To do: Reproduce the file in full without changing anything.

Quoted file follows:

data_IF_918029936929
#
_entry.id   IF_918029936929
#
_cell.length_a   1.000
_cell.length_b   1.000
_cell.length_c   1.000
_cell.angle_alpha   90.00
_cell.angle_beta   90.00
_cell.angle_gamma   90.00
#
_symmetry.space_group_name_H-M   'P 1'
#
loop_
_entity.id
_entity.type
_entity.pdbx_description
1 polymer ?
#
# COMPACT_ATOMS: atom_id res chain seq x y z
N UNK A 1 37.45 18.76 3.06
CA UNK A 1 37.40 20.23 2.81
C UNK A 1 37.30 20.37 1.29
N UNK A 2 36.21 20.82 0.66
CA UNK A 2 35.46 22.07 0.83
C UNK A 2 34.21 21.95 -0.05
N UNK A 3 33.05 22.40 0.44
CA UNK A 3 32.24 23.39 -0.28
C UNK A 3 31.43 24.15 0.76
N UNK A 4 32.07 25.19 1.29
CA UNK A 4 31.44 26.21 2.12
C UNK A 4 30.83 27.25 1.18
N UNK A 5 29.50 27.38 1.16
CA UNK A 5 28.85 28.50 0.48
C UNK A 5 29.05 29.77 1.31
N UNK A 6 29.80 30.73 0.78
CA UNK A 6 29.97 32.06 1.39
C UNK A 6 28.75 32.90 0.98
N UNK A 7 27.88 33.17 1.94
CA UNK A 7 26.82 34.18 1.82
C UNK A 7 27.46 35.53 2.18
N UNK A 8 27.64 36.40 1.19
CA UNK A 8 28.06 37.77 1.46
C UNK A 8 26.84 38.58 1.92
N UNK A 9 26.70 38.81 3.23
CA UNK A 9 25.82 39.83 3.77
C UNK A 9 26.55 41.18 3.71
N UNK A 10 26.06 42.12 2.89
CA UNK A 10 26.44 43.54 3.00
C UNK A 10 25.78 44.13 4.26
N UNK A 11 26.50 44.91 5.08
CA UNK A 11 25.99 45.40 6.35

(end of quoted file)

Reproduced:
data_IF_918029936929
#
_entry.id   IF_918029936929
#
_cell.length_a   1.000
_cell.length_b   1.000
_cell.length_c   1.000
_cell.angle_alpha   90.00
_cell.angle_beta   90.00
_cell.angle_gamma   90.00
#
_symmetry.space_group_name_H-M   'P 1'
#
loop_
_entity.id
_entity.type
_entity.pdbx_description
1 polymer ?
#
# COMPACT_ATOMS: atom_id res chain seq x y z
N UNK A 1 37.45 18.76 3.06
CA UNK A 1 37.40 20.23 2.81
C UNK A 1 37.30 20.37 1.29
N UNK A 2 36.21 20.82 0.66
CA UNK A 2 35.46 22.07 0.83
C UNK A 2 34.21 21.95 -0.05
N UNK A 3 33.05 22.40 0.44
CA UNK A 3 32.24 23.39 -0.28
C UNK A 3 31.43 24.15 0.76
N UNK A 4 32.07 25.19 1.29
CA UNK A 4 31.44 26.21 2.12
C UNK A 4 30.83 27.25 1.18
N UNK A 5 29.50 27.38 1.16
CA UNK A 5 28.85 28.50 0.48
C UNK A 5 29.05 29.77 1.31
N UNK A 6 29.80 30.73 0.78
CA UNK A 6 29.97 32.06 1.39
C UNK A 6 28.75 32.90 0.98
N UNK A 7 27.88 33.17 1.94
CA UNK A 7 26.82 34.18 1.82
C UNK A 7 27.46 35.53 2.18
N UNK A 8 27.64 36.40 1.19
CA UNK A 8 28.06 37.77 1.46
C UNK A 8 26.84 38.58 1.92
N UNK A 9 26.70 38.81 3.23
CA UNK A 9 25.82 39.83 3.77
C UNK A 9 26.55 41.18 3.71
N UNK A 10 26.06 42.12 2.89
CA UNK A 10 26.44 43.54 3.00
C UNK A 10 25.78 44.13 4.26
N UNK A 11 26.50 44.91 5.08
CA UNK A 11 25.99 45.40 6.35